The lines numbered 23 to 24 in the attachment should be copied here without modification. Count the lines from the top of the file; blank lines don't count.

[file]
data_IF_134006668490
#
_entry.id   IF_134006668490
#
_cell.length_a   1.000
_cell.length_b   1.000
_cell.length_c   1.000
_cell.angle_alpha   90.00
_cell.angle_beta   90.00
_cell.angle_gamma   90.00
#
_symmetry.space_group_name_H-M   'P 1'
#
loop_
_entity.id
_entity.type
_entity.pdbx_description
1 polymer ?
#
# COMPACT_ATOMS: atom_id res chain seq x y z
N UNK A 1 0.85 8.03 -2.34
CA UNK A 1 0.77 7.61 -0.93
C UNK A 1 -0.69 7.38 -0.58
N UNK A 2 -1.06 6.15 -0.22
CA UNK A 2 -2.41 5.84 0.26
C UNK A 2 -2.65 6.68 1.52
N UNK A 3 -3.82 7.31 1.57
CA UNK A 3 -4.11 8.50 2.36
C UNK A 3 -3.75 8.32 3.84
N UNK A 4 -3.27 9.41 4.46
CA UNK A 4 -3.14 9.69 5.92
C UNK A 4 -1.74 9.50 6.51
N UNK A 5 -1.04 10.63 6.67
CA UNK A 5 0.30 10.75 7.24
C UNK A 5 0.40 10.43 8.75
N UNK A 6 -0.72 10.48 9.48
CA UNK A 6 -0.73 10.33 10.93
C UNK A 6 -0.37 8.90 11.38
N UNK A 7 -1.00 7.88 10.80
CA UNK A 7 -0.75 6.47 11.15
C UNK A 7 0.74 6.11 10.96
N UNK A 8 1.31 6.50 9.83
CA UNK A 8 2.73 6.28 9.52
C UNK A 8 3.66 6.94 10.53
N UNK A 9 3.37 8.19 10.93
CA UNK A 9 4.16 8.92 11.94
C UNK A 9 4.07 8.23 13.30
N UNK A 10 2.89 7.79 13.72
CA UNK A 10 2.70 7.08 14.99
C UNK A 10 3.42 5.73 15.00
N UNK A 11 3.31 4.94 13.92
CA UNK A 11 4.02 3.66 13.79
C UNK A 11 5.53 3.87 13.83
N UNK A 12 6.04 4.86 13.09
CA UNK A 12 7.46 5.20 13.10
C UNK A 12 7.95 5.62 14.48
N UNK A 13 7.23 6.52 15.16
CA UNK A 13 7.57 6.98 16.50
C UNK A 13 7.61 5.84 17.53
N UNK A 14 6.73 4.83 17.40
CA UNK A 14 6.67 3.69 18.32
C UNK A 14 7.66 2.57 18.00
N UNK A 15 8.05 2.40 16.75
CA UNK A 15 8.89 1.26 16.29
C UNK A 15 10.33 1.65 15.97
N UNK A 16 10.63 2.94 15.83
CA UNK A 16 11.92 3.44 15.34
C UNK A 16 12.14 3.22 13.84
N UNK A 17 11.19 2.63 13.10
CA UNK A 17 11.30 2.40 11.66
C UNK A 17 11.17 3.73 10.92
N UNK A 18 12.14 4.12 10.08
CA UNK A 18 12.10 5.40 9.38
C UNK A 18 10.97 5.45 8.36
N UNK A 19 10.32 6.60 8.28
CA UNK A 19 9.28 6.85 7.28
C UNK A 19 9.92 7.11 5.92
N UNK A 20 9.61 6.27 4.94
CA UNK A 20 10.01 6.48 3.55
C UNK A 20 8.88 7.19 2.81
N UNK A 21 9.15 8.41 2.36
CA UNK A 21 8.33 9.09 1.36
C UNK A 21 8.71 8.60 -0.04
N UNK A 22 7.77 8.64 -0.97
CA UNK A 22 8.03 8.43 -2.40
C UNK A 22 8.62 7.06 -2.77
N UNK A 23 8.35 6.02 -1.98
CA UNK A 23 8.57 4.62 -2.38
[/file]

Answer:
C UNK A 1 -0.69 7.38 -0.58
N UNK A 2 -1.06 6.15 -0.22